Micro-Journaling Needs To Be A Thing

Over two years ago I wrote this blog post about a productivity experiment I was conducting. The idea was simple: take short notes throughout the day about the things I was working on, what I was thinking about, places I went, people I talked to, what I had for dinner, etc. Then, at the end of the day, copy those notes into my DayOne Journal so that I could review them during my weekly and monthly GTD reviews. I mixed business and personal notes so that I didn’t have to worry about recording things in several places and I kept each entry very short (maybe a sentence or two) so that it didn’t take up a lot of my time.

I found that copying and pasting the entries every night became tedious, so I created a simple app that allowed me to record notes via Slack and save them into a database. On August 11, 2015 I wrote my first entry into this new system. Now, over two years later, I have 13,317 micro-journal entries that document the last 787 days of my life.

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Hack, Refactor, Repeat


I’ve been writing a lot of code lately. And I mean A LOT. Between AlertMe, some side projects, and an open source project I’m working on, I’ve been pumping out a ton of code. Luckily, it’s mostly been using the same programming language (except AlertMe’s Symfony app), so I’ve been able to really focus on producing some solid output. The problem comes down to my constant struggle between perfectionism and actually shipping something. In this post I’ll discuss some strategies to ship code faster, without compromising quality.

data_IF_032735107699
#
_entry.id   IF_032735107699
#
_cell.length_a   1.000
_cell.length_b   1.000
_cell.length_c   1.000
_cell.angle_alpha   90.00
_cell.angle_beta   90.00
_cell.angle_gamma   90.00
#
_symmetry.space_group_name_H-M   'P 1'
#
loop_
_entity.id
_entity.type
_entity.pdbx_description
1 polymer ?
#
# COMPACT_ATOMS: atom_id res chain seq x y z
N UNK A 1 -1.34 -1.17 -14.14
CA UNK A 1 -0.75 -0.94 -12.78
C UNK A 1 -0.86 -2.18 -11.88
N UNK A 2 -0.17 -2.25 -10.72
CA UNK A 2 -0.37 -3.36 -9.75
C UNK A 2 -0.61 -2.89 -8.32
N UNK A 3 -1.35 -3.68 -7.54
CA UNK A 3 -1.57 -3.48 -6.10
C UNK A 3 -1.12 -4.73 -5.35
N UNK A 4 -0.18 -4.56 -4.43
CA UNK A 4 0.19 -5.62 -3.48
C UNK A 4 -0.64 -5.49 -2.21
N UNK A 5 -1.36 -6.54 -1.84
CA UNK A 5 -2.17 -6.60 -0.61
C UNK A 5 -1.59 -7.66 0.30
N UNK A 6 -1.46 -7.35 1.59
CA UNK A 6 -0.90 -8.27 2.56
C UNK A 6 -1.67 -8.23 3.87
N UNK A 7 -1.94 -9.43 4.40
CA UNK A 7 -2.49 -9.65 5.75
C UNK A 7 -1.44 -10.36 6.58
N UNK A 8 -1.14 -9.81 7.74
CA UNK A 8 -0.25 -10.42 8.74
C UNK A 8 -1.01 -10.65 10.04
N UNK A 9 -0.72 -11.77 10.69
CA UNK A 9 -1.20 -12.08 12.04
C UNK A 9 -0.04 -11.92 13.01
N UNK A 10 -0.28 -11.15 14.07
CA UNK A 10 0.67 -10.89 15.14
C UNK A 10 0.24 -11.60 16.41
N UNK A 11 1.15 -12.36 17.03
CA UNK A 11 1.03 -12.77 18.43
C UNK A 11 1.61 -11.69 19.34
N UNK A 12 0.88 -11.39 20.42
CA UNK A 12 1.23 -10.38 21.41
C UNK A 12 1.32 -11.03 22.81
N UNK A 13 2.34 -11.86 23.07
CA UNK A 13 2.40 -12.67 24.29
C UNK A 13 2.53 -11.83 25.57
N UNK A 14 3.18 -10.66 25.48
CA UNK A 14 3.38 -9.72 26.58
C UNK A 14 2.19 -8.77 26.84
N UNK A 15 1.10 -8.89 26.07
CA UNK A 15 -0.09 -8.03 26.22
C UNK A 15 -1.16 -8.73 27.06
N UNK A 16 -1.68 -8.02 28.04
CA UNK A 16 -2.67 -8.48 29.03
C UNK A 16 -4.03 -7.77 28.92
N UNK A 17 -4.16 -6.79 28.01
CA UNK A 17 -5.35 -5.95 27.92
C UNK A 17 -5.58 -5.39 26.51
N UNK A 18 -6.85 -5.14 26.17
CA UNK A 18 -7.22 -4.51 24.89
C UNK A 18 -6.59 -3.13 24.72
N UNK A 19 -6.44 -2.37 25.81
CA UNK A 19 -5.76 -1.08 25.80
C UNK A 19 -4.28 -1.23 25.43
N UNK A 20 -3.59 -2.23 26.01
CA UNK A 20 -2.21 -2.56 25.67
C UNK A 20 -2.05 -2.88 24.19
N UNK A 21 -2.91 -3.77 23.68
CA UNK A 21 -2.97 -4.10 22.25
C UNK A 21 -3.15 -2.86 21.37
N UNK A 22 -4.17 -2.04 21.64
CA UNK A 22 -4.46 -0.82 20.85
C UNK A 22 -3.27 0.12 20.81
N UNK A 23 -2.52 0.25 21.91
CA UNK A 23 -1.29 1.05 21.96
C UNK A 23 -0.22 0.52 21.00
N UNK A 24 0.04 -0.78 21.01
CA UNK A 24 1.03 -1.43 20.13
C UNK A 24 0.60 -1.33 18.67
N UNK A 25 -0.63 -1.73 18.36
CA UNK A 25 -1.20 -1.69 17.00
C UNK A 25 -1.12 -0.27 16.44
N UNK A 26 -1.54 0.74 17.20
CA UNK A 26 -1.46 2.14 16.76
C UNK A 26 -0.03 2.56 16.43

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The One TO DO List Hack that will Maximize your Productivity

Most of the time when we look at our TO DO lists we get overwhelmed. It doesn’t matter what software we use: Asana, Trello, Todist, etc., your lists just keep getting longer, making them harder and harder to stay on top of. There are hundreds (probably thousands) of techniques out there that help us break down our lists and organize them. We can categorize them into projects. We can mark them as “someday”  or “later” and hide them from our view. We can assign priorities, give them context, and schedule them to reappear later. But ultimately, our ability to stay productive comes down to the actionability of the tasks themselves.

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What Did I Do the Other Day? A Productivity Journal Experiment.